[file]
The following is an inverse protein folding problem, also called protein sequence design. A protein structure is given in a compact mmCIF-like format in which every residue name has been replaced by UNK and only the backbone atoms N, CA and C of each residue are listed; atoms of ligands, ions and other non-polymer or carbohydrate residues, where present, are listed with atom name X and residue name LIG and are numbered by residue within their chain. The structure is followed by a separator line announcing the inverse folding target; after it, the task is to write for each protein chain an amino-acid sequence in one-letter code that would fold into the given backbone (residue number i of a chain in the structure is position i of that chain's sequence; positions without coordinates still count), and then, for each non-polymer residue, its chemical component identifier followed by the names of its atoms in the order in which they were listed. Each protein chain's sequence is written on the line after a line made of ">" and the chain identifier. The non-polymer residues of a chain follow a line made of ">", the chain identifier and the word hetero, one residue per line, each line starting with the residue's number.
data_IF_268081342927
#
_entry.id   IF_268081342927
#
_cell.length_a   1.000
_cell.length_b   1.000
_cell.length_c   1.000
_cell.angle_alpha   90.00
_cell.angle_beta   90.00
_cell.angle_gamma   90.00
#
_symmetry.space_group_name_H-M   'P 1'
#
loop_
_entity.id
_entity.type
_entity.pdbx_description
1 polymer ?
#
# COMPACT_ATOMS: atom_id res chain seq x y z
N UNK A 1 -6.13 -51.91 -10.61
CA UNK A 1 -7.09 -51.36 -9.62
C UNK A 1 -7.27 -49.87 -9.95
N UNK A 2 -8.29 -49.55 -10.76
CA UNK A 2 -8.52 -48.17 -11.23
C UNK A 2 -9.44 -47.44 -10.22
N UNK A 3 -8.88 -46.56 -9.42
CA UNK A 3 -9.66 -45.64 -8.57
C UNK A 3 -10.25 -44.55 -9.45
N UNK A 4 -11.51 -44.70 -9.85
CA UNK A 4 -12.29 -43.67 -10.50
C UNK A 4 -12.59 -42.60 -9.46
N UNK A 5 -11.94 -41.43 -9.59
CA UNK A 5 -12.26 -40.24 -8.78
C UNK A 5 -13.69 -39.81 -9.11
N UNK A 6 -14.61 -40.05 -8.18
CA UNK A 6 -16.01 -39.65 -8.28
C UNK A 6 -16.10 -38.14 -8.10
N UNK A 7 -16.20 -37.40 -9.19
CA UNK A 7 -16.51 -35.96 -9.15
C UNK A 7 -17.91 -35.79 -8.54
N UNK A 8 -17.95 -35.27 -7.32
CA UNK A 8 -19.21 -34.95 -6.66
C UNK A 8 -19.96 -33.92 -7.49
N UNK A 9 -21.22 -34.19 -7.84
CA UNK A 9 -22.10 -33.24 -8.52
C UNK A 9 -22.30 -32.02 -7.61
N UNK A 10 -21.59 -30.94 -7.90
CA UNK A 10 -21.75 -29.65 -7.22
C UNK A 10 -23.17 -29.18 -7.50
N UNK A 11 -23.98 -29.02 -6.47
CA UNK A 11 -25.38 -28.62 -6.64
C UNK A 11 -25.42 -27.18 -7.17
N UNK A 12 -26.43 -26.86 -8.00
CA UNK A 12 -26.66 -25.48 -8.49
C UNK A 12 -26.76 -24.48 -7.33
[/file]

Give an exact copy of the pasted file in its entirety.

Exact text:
The following is an inverse protein folding problem, also called protein sequence design. A protein structure is given in a compact mmCIF-like format in which every residue name has been replaced by UNK and only the backbone atoms N, CA and C of each residue are listed; atoms of ligands, ions and other non-polymer or carbohydrate residues, where present, are listed with atom name X and residue name LIG and are numbered by residue within their chain. The structure is followed by a separator line announcing the inverse folding target; after it, the task is to write for each protein chain an amino-acid sequence in one-letter code that would fold into the given backbone (residue number i of a chain in the structure is position i of that chain's sequence; positions without coordinates still count), and then, for each non-polymer residue, its chemical component identifier followed by the names of its atoms in the order in which they were listed. Each protein chain's sequence is written on the line after a line made of ">" and the chain identifier. The non-polymer residues of a chain follow a line made of ">", the chain identifier and the word hetero, one residue per line, each line starting with the residue's number.
data_IF_268081342927
#
_entry.id   IF_268081342927
#
_cell.length_a   1.000
_cell.length_b   1.000
_cell.length_c   1.000
_cell.angle_alpha   90.00
_cell.angle_beta   90.00
_cell.angle_gamma   90.00
#
_symmetry.space_group_name_H-M   'P 1'
#
loop_
_entity.id
_entity.type
_entity.pdbx_description
1 polymer ?
#
# COMPACT_ATOMS: atom_id res chain seq x y z
N UNK A 1 -6.13 -51.91 -10.61
CA UNK A 1 -7.09 -51.36 -9.62
C UNK A 1 -7.27 -49.87 -9.95
N UNK A 2 -8.29 -49.55 -10.76
CA UNK A 2 -8.52 -48.17 -11.23
C UNK A 2 -9.44 -47.44 -10.22
N UNK A 3 -8.88 -46.56 -9.42
CA UNK A 3 -9.66 -45.64 -8.57
C UNK A 3 -10.25 -44.55 -9.45
N UNK A 4 -11.51 -44.70 -9.85
CA UNK A 4 -12.29 -43.67 -10.50
C UNK A 4 -12.59 -42.60 -9.46
N UNK A 5 -11.94 -41.43 -9.59
CA UNK A 5 -12.26 -40.24 -8.78
C UNK A 5 -13.69 -39.81 -9.11
N UNK A 6 -14.61 -40.05 -8.18
CA UNK A 6 -16.01 -39.65 -8.28
C UNK A 6 -16.10 -38.14 -8.10
N UNK A 7 -16.20 -37.40 -9.19
CA UNK A 7 -16.51 -35.96 -9.15
C UNK A 7 -17.91 -35.79 -8.54
N UNK A 8 -17.95 -35.27 -7.32
CA UNK A 8 -19.21 -34.95 -6.66
C UNK A 8 -19.96 -33.92 -7.49
N UNK A 9 -21.22 -34.19 -7.84
CA UNK A 9 -22.10 -33.24 -8.52
C UNK A 9 -22.30 -32.02 -7.61
N UNK A 10 -21.59 -30.94 -7.90
CA UNK A 10 -21.75 -29.65 -7.22
C UNK A 10 -23.17 -29.18 -7.50
N UNK A 11 -23.98 -29.02 -6.47
CA UNK A 11 -25.38 -28.62 -6.64
C UNK A 11 -25.42 -27.18 -7.17
N UNK A 12 -26.43 -26.86 -8.00
CA UNK A 12 -26.66 -25.48 -8.49
C UNK A 12 -26.76 -24.48 -7.33